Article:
Meanwhile, Samuel Shepheard’s old home Eathorpe Hall still survives. It remains a beautiful place, as can be seen in the photographs below which were posted on an estate agent’s site last year when the property came up for sale. The asking price was £2,750,000, which is one historic hotels of Egypt souvenir I couldn’t stretch to.
Many of the items used to illustrate Grand Hotels of Egypt (and the forthcoming On the Nile) I’ve bought at auction. I’m on the mailing list of several auction sites, which notify me when they have something that may be of interest. Which is how this came to my attention:
It’s a postcard of Cairo and it’s autographed by Mark Twain.
As part of a tour of Europe and the Holy Lands, he travelled to Egypt in 1867 aboard the steamship Quaker City. He had convinced a San Francisco newspaper to pay for his ‘Great Pleasure Excursion’ in exchange for a series of articles, later edited and published as Innocents Abroad (1869).
On arrival at Egypt, he and his fellow travellers alighted at Alexandria where they proceeded in picturesque procession to the American Consul’s residence, the public gardens at Nuzha, Ras al-Tin Palace, and to Cleopatra’s Needles and Pompey’s Pillar where, in keeping with the attitude to antiquities at the time, one of the party took a hammer to the Roman-era column and attempted to smash off fragments for a souvenir. Twain thought Alexandria was too much like a European city to be of any interest, and soon got tired of it.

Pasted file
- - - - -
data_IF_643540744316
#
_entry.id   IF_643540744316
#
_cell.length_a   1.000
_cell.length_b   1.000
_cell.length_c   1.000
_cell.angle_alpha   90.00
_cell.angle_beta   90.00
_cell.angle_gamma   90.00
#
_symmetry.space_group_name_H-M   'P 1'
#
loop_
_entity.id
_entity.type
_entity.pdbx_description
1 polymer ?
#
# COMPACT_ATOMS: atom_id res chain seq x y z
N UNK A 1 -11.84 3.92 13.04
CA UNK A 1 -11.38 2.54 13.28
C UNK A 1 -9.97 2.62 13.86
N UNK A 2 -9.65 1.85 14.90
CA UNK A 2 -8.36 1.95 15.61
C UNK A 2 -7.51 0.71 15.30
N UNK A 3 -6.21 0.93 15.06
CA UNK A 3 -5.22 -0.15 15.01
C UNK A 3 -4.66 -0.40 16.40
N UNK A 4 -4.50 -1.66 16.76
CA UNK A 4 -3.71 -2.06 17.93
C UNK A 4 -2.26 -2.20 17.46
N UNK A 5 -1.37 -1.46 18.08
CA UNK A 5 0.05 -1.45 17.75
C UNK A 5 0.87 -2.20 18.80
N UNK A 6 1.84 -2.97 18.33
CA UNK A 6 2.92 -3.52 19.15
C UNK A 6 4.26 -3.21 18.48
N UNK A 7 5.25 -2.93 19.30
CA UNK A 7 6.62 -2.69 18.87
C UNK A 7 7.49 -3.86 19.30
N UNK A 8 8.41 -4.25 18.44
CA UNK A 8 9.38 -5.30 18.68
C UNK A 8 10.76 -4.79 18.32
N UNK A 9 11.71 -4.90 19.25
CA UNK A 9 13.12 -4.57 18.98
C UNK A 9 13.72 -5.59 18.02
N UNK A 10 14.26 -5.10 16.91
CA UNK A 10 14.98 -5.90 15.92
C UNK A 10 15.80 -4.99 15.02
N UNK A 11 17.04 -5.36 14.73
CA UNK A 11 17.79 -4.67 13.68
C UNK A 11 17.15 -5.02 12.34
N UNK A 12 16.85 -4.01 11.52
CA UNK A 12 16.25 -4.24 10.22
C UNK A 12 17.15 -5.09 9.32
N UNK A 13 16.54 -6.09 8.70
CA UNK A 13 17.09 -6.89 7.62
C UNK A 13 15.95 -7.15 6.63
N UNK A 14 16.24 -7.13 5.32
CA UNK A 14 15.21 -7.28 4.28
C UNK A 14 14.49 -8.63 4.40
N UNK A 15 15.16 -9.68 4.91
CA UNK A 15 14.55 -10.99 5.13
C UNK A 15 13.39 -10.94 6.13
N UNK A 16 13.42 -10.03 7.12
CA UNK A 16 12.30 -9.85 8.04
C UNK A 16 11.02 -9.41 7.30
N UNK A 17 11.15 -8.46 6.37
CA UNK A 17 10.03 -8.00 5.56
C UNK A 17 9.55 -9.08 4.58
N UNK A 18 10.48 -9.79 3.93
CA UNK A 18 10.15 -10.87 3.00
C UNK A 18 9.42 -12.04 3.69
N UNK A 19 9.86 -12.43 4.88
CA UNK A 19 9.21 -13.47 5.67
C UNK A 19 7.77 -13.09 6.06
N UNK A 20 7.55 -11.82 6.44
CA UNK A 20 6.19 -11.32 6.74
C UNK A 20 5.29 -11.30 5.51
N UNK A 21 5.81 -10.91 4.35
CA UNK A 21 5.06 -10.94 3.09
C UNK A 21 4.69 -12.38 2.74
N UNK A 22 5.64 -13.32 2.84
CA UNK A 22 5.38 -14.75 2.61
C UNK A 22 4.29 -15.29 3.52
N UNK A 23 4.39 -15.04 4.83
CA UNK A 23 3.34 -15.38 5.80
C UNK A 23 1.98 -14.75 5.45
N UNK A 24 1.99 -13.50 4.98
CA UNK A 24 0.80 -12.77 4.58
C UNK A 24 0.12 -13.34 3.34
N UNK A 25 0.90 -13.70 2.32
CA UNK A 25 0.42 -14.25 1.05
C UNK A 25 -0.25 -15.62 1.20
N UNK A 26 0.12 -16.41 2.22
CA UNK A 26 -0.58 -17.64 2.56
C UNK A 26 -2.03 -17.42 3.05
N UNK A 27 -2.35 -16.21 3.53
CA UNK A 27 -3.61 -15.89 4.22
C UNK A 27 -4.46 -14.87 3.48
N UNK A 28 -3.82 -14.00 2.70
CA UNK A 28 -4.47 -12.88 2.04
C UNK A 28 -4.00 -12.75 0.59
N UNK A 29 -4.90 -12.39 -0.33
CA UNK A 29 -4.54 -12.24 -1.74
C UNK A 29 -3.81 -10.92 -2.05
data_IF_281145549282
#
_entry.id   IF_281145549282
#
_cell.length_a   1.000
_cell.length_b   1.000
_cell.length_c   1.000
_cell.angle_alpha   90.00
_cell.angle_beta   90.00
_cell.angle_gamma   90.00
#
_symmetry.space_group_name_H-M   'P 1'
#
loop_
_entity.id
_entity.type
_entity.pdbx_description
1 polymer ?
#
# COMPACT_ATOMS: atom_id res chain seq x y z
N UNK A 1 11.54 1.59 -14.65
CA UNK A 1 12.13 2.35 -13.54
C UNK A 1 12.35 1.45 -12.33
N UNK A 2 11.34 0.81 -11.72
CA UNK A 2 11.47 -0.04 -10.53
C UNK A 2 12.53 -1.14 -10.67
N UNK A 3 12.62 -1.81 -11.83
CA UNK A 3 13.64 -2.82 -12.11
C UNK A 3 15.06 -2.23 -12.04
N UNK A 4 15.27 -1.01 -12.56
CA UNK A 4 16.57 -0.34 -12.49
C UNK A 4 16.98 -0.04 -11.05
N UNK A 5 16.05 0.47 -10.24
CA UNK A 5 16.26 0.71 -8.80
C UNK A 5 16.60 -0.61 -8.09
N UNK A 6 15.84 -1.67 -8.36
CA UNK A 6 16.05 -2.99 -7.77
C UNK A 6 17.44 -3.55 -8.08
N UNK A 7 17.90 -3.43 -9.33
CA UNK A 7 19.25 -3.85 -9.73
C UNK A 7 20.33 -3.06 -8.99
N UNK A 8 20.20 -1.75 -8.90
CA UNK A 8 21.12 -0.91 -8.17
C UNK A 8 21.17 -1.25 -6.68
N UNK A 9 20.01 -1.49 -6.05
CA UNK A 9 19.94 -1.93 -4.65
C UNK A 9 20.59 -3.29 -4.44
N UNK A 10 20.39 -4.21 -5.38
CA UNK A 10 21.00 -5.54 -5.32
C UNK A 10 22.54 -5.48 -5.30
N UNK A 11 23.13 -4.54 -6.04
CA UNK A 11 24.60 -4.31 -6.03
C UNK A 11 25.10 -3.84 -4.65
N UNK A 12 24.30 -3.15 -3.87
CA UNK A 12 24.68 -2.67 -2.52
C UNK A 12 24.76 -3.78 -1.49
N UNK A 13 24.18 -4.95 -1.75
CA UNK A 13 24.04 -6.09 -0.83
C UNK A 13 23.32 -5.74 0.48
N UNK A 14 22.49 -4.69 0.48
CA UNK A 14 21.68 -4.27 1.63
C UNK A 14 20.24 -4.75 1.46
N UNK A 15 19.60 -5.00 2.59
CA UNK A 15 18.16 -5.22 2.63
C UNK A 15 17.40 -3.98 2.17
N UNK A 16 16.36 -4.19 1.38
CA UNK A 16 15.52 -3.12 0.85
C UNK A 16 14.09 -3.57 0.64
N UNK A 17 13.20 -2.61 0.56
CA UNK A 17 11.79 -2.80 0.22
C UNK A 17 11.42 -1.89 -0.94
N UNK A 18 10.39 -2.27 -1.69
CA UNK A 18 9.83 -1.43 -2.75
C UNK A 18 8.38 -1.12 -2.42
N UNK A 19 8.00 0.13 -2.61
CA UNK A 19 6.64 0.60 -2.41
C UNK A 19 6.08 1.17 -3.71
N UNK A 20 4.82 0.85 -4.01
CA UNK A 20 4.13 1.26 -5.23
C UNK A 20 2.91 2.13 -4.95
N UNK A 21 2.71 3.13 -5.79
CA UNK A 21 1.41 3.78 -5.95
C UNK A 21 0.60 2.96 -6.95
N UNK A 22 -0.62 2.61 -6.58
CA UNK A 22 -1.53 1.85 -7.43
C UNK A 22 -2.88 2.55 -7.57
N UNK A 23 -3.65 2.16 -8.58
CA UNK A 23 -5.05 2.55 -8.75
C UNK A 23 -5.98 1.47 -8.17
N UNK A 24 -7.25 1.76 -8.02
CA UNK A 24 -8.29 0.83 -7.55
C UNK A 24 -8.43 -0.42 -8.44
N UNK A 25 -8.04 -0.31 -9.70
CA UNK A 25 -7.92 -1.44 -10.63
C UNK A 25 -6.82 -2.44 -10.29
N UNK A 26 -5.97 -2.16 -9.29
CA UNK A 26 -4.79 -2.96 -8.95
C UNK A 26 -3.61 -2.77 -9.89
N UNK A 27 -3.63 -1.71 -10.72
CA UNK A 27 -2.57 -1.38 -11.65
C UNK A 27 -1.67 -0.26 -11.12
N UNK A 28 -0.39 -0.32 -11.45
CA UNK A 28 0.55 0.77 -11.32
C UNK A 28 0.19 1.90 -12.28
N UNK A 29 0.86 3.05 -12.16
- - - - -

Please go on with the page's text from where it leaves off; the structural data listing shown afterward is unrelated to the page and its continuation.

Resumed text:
He liked Cairo more because it came closer to fulfilling his expectations of the ‘Orient’. But not his hotel. As an outpost of Europe in Cairo, Shepheard’s was never going to ﬁnd much favour. Twain was acerbic about the place, writing that it was ‘the worst [hotel] on earth except the one I stopped at once in a small town in the United States. It is pleasant to read this sketch in my note-book, now, and know that I can stand Shepheard’s Hotel, sure, because I have been in one just like it in America and survived.’ Specific objects of his ire included the hotel’s threadbare carpeting, sagging ﬂoorboards and poor lighting.